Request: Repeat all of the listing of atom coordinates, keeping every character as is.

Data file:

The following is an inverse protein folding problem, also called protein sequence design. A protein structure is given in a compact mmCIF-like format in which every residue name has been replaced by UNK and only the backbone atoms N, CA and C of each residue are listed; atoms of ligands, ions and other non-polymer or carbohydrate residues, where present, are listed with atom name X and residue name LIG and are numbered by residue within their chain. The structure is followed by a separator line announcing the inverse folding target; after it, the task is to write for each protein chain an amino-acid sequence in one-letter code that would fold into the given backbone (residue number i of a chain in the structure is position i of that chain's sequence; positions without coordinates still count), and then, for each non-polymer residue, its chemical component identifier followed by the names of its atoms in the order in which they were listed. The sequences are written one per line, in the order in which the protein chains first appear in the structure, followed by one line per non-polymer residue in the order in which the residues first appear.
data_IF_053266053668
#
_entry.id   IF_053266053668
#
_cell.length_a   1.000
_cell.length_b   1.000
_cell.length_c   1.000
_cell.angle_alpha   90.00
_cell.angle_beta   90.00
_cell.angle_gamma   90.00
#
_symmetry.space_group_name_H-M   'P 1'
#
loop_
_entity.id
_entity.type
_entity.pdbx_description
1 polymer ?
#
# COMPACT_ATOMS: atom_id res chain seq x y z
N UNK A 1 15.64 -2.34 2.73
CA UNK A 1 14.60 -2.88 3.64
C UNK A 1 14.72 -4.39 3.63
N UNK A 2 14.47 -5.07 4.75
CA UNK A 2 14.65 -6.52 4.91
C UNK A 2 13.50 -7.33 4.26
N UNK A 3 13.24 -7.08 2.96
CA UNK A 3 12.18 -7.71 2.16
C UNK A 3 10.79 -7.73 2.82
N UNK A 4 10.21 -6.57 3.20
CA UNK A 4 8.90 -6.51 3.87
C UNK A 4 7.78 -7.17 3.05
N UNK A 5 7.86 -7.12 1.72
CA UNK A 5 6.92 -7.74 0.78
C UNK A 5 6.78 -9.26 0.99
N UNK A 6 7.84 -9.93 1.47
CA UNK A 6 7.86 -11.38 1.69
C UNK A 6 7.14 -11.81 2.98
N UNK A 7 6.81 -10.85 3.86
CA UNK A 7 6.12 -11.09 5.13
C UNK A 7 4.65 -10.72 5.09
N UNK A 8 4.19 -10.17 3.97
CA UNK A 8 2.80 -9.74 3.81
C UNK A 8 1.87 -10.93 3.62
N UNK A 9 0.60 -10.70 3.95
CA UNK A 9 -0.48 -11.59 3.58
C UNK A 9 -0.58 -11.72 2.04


The following is an inverse protein folding problem, also called protein sequence design. A protein structure is given in a compact mmCIF-like format in which every residue name has been replaced by UNK and only the backbone atoms N, CA and C of each residue are listed; atoms of ligands, ions and other non-polymer or carbohydrate residues, where present, are listed with atom name X and residue name LIG and are numbered by residue within their chain. The structure is followed by a separator line announcing the inverse folding target; after it, the task is to write for each protein chain an amino-acid sequence in one-letter code that would fold into the given backbone (residue number i of a chain in the structure is position i of that chain's sequence; positions without coordinates still count), and then, for each non-polymer residue, its chemical component identifier followed by the names of its atoms in the order in which they were listed. The sequences are written one per line, in the order in which the protein chains first appear in the structure, followed by one line per non-polymer residue in the order in which the residues first appear.
data_IF_053266053668
#
_entry.id   IF_053266053668
#
_cell.length_a   1.000
_cell.length_b   1.000
_cell.length_c   1.000
_cell.angle_alpha   90.00
_cell.angle_beta   90.00
_cell.angle_gamma   90.00
#
_symmetry.space_group_name_H-M   'P 1'
#
loop_
_entity.id
_entity.type
_entity.pdbx_description
1 polymer ?
#
# COMPACT_ATOMS: atom_id res chain seq x y z
N UNK A 1 15.64 -2.34 2.73
CA UNK A 1 14.60 -2.88 3.64
C UNK A 1 14.72 -4.39 3.63
N UNK A 2 14.47 -5.07 4.75
CA UNK A 2 14.65 -6.52 4.91
C UNK A 2 13.50 -7.33 4.26
N UNK A 3 13.24 -7.08 2.96
CA UNK A 3 12.18 -7.71 2.16
C UNK A 3 10.79 -7.73 2.82
N UNK A 4 10.21 -6.57 3.20
CA UNK A 4 8.90 -6.51 3.87
C UNK A 4 7.78 -7.17 3.05
N UNK A 5 7.86 -7.12 1.72
CA UNK A 5 6.92 -7.74 0.78
C UNK A 5 6.78 -9.26 0.99
N UNK A 6 7.84 -9.93 1.47
CA UNK A 6 7.86 -11.38 1.69
C UNK A 6 7.14 -11.81 2.98
N UNK A 7 6.81 -10.85 3.86
CA UNK A 7 6.12 -11.09 5.13
C UNK A 7 4.65 -10.72 5.09
N UNK A 8 4.19 -10.17 3.97
CA UNK A 8 2.80 -9.74 3.81
C UNK A 8 1.87 -10.93 3.62
N UNK A 9 0.60 -10.70 3.95
CA UNK A 9 -0.48 -11.59 3.58
C UNK A 9 -0.58 -11.72 2.04